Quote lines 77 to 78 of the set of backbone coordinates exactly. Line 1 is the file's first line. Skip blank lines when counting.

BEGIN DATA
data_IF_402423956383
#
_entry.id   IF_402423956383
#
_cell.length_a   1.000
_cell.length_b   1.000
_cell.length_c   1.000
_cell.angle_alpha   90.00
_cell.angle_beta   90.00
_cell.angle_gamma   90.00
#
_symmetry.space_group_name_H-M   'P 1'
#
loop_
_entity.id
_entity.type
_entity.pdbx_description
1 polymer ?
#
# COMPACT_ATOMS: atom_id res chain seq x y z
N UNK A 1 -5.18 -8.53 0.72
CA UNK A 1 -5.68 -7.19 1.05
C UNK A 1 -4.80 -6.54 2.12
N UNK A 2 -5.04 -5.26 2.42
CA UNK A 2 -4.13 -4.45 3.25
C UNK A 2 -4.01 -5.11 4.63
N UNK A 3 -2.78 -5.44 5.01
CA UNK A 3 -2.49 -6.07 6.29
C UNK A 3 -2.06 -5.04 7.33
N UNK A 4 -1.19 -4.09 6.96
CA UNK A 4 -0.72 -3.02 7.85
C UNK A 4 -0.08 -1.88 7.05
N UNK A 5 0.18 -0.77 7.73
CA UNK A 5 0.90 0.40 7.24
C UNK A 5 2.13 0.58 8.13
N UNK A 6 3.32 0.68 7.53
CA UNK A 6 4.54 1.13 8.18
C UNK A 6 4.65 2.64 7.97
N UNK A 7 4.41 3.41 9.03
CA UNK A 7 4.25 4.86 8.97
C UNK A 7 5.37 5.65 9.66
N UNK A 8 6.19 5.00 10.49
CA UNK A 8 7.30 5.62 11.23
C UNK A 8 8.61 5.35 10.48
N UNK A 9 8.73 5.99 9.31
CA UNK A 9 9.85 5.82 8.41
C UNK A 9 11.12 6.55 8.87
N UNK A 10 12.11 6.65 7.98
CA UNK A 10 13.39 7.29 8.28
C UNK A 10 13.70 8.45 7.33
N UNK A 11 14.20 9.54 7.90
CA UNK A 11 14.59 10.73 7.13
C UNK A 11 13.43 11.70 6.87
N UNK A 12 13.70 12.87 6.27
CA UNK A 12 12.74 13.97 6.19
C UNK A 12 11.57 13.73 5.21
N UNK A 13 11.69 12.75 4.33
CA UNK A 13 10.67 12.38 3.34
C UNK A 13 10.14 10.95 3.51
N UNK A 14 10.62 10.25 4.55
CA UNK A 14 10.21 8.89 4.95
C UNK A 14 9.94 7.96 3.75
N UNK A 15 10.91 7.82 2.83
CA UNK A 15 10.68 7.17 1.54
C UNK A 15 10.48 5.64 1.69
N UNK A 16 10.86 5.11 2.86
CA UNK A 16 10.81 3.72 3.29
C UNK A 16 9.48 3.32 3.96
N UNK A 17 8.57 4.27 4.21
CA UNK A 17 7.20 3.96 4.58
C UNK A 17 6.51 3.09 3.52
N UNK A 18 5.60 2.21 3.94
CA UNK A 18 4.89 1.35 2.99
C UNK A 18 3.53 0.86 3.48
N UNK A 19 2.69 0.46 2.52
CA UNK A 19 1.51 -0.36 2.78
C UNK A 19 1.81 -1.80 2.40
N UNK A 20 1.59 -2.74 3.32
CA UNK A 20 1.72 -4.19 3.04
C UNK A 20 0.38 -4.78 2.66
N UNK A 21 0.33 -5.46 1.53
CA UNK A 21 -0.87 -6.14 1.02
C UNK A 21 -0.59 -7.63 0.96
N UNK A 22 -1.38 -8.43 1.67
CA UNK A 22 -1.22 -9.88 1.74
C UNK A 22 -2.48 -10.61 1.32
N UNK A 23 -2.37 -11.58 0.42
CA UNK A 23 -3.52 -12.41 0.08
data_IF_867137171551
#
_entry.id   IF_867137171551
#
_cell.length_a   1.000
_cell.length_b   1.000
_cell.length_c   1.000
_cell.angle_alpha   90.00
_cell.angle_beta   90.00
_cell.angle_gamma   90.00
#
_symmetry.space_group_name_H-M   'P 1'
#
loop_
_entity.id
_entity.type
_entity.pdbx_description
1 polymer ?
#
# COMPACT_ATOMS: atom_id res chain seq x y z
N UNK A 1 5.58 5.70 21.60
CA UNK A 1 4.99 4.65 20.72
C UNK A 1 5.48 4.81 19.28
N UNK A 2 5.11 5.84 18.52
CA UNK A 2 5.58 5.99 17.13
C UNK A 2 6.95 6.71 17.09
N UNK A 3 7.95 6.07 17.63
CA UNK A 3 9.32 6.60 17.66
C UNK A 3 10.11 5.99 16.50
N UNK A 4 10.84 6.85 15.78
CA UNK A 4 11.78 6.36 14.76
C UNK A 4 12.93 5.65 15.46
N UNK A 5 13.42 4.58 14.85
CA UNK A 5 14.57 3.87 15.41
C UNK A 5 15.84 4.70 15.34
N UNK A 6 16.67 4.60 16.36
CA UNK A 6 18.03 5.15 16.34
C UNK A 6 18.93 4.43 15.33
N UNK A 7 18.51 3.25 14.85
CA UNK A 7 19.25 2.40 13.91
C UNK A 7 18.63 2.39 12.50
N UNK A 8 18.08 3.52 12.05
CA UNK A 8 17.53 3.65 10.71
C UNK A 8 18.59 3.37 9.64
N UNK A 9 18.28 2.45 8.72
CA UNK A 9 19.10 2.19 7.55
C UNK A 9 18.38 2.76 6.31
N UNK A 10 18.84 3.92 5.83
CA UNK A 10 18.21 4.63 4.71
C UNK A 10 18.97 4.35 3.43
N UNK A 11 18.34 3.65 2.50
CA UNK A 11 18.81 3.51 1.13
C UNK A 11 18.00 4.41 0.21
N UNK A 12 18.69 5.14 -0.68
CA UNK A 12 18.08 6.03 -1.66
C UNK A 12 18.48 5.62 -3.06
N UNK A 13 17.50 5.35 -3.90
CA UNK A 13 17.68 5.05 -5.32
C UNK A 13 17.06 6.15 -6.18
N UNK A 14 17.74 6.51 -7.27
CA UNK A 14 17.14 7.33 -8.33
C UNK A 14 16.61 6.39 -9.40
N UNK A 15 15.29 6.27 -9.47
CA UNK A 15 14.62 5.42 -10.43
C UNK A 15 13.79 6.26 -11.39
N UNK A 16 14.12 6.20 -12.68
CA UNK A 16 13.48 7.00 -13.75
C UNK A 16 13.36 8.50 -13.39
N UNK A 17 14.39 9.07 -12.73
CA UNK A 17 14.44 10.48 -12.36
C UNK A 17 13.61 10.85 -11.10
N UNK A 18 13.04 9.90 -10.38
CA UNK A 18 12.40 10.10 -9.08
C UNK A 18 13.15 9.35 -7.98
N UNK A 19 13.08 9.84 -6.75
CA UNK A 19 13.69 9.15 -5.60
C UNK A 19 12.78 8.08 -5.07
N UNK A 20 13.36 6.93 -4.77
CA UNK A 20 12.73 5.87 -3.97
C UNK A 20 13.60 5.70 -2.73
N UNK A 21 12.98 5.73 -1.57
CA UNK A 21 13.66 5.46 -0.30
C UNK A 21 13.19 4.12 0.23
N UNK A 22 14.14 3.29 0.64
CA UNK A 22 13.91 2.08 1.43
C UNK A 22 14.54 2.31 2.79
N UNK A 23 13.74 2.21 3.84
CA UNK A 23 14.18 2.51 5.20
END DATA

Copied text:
C UNK A 19 1.81 -1.80 2.40
N UNK A 20 1.59 -2.74 3.32